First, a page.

Smart city devices, such as the IoT sensors that utilities use, present a growing number of potential access points for threats — and could ultimately account for 20 percent of cybersecurity events, according to IDC.4
The massive shift to remote work over the past year has also created the urgent need for reassessment. According to Namdar, utilities must invest in a “holistic and in-depth security approach that addresses internal and external security threats.”
Such a strategy often focuses on minimizing the exposure of industrial control systems through a well-defined separation of the operations environment, the enterprise network and cloud-based applications.
“We’re looking at various technologies to segregate the networks and have developed separate emergency response plans for our corporate and control networks,” Sudduth says.
Given the proliferation of ransomware and other phishing attacks, it is also important to educate the workforce through safety and security audits that assess their ability to resist remote threats. “Educate the soft targets of your staff,” Cambell states.
Rethink risk assessment. Passed into law in 2018, the America’s Water Infrastructure Act (AWIA) required all utilities to develop formal risk assessment and resilience plans, including addressing cybersecurity in those plans for the first time. Many utilities had already developed emergency response plans, and AWIA helped “formalize them and put things in the appropriate buckets,” Forrest says.
At the same time, water utilities must increasingly include climate change in their resilience planning, with the deep freeze in Texas in February 2021 being the latest example of what can happen when unexpected — and severe — weather hits.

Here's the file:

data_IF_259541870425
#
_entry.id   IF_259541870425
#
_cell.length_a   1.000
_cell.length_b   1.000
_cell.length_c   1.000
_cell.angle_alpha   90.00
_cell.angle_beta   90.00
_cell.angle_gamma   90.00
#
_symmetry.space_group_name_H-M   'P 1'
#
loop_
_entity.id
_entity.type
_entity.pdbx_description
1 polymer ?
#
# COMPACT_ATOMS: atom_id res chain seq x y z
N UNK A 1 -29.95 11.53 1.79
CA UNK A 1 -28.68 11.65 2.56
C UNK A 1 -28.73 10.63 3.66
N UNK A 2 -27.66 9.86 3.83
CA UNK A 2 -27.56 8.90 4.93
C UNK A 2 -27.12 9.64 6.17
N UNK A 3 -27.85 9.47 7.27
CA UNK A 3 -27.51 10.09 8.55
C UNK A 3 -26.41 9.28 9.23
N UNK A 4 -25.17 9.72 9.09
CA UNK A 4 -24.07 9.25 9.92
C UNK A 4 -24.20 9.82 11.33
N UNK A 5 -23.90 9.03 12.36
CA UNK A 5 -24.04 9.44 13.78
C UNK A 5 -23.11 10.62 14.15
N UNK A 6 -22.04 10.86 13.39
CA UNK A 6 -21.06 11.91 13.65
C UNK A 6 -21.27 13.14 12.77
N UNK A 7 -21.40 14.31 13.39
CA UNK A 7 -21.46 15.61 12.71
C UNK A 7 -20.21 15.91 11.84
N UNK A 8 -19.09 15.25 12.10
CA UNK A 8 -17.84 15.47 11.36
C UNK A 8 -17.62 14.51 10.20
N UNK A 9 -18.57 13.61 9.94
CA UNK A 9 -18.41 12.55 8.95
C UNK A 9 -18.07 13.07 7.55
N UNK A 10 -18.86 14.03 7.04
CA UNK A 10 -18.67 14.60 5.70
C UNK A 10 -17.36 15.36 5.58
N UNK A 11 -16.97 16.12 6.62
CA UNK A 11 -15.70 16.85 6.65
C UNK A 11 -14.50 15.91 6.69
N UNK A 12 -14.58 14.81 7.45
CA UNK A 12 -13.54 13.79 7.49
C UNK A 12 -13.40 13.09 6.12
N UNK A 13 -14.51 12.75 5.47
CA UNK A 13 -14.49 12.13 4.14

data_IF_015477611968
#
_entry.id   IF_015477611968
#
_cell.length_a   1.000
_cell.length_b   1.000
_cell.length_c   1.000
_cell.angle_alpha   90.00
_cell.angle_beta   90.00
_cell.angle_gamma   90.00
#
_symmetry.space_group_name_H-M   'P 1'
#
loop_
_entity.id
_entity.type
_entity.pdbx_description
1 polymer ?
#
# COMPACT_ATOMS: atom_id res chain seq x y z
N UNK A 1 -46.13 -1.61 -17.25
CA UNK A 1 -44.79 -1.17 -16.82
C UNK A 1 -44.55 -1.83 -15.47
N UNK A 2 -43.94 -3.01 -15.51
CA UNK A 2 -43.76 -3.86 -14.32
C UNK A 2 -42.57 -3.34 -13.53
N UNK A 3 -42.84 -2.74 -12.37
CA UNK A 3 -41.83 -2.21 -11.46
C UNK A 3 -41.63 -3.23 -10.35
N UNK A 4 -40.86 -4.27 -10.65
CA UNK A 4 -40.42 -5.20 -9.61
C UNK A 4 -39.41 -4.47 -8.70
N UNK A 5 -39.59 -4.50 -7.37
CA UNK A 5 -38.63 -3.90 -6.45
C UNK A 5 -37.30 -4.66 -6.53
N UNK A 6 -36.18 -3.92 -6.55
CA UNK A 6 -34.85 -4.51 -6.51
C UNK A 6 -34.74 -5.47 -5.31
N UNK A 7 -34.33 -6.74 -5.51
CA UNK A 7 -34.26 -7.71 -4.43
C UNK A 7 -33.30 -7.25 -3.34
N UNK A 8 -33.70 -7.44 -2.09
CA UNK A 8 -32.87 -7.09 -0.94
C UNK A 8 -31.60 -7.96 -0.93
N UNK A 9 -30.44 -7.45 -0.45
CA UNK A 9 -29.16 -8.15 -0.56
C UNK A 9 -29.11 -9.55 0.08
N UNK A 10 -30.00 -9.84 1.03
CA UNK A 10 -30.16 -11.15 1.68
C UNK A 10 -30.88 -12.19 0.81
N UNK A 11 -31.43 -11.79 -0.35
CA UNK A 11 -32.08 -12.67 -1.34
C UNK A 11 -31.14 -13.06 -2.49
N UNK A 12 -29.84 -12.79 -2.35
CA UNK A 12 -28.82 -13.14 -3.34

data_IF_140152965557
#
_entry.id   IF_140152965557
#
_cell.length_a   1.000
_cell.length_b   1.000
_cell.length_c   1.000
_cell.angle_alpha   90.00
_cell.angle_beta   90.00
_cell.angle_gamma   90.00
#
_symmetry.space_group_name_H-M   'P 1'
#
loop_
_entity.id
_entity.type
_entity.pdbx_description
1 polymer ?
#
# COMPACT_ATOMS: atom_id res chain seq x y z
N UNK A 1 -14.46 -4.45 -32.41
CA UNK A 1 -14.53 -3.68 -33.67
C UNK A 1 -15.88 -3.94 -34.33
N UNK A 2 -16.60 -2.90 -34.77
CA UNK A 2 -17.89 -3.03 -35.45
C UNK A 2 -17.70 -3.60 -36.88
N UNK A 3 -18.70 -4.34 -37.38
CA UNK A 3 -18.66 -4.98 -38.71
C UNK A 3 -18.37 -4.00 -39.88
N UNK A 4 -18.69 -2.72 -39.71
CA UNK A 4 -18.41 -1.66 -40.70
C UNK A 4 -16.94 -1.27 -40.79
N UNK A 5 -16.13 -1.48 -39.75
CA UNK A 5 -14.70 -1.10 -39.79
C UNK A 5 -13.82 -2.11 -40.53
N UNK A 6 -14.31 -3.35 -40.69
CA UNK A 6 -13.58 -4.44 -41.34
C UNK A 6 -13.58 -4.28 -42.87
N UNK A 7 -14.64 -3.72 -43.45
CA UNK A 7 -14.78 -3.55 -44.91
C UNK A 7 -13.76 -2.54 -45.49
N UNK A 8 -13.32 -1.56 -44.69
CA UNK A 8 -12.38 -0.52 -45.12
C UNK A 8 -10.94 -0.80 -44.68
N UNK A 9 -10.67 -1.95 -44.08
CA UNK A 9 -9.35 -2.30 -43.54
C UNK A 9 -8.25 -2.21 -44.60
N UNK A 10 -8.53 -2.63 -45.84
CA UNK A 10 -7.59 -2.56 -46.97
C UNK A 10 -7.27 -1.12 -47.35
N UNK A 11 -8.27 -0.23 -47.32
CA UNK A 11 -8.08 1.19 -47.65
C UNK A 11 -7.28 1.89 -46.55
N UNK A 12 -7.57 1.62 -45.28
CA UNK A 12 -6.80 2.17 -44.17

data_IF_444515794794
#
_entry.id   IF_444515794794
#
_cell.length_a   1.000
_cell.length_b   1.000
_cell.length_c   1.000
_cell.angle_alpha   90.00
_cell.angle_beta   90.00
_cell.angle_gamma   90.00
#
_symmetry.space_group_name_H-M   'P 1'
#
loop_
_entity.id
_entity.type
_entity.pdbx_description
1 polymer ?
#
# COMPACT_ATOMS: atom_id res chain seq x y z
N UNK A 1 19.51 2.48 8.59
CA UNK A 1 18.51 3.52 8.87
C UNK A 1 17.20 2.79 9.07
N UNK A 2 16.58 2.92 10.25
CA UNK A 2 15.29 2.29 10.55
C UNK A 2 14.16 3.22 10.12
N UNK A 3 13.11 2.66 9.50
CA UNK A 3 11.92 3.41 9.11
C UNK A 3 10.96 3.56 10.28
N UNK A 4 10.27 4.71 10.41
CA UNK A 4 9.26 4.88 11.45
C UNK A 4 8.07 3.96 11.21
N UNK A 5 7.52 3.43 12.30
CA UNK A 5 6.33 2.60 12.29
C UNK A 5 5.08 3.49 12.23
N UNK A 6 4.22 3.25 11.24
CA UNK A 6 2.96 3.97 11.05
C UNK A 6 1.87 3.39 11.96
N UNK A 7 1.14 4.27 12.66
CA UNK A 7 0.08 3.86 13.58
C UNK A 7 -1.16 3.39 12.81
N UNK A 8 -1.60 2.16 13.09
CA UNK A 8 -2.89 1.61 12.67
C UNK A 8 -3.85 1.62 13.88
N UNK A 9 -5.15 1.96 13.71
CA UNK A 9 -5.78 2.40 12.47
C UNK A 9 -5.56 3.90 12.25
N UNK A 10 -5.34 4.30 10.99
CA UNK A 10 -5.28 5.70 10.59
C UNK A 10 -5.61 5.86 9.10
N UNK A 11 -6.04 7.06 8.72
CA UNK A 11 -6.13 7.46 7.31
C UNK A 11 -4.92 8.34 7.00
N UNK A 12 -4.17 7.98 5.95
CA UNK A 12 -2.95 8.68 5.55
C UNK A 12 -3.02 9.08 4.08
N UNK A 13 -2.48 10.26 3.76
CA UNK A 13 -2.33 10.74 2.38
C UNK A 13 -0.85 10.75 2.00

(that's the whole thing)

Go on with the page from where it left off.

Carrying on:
The pandemic-related events of the past year also represent an opportunity to think about resilience and disaster recovery through an additional lens.
“Pre-pandemic, the biggest risks organizations were worried about included cyberattacks, climate-type events and terrorism,” Namdar says. “Those are still present, but the pandemic has shone a light on making sure folks can take care of essential services and operations remotely in a sustained way no matter what crisis comes along. This kind of remote connectivity and secure access is key to building resilience for the future.”
In San Antonio, SAWS hopes to use funding earmarked for AWIA compliance to conduct disaster recovery exercises. “We’ve integrated our disaster recovery exercise into business continuity planning,” Pulapaka says.
Address budget challenges. The Water Reclamation District of Greater Chicago is leveraging about $98 million in Water Infrastructure Finance and Innovation Act (WIFIA) loans from the federal Environmental Protection Agency (EPA) to address long-delayed capital improvements, including significant investments in green infrastructure, according to Sudduth. However, most utilities lack funding sufficient to meet their capital needs, which challenges their leaders to rethink the life cycle of all assets — including commodified IT products.